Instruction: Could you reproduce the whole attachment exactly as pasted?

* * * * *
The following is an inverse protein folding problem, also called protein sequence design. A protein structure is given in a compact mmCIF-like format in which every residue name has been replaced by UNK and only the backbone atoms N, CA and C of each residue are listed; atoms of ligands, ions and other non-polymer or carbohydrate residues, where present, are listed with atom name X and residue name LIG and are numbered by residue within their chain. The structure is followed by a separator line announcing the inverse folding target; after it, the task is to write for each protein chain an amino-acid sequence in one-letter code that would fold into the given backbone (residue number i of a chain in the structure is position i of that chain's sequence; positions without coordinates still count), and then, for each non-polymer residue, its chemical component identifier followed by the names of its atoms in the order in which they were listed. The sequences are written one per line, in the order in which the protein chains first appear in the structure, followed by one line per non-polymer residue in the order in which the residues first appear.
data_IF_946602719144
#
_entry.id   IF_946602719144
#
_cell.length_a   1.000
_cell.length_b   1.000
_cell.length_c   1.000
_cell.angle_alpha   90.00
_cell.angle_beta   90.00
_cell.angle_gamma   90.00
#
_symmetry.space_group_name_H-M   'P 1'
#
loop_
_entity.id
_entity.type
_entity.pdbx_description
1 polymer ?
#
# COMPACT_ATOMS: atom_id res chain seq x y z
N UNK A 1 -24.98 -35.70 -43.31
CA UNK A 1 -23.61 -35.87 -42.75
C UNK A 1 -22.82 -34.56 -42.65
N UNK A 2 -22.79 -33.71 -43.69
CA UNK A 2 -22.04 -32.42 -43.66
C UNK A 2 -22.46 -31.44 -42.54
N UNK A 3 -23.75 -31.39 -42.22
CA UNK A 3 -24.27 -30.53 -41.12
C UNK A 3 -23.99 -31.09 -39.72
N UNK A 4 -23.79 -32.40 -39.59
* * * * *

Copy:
The following is an inverse protein folding problem, also called protein sequence design. A protein structure is given in a compact mmCIF-like format in which every residue name has been replaced by UNK and only the backbone atoms N, CA and C of each residue are listed; atoms of ligands, ions and other non-polymer or carbohydrate residues, where present, are listed with atom name X and residue name LIG and are numbered by residue within their chain. The structure is followed by a separator line announcing the inverse folding target; after it, the task is to write for each protein chain an amino-acid sequence in one-letter code that would fold into the given backbone (residue number i of a chain in the structure is position i of that chain's sequence; positions without coordinates still count), and then, for each non-polymer residue, its chemical component identifier followed by the names of its atoms in the order in which they were listed. The sequences are written one per line, in the order in which the protein chains first appear in the structure, followed by one line per non-polymer residue in the order in which the residues first appear.
data_IF_946602719144
#
_entry.id   IF_946602719144
#
_cell.length_a   1.000
_cell.length_b   1.000
_cell.length_c   1.000
_cell.angle_alpha   90.00
_cell.angle_beta   90.00
_cell.angle_gamma   90.00
#
_symmetry.space_group_name_H-M   'P 1'
#
loop_
_entity.id
_entity.type
_entity.pdbx_description
1 polymer ?
#
# COMPACT_ATOMS: atom_id res chain seq x y z
N UNK A 1 -24.98 -35.70 -43.31
CA UNK A 1 -23.61 -35.87 -42.75
C UNK A 1 -22.82 -34.56 -42.65
N UNK A 2 -22.79 -33.71 -43.69
CA UNK A 2 -22.04 -32.42 -43.66
C UNK A 2 -22.46 -31.44 -42.54
N UNK A 3 -23.75 -31.39 -42.22
CA UNK A 3 -24.27 -30.53 -41.12
C UNK A 3 -23.99 -31.09 -39.72
N UNK A 4 -23.79 -32.40 -39.59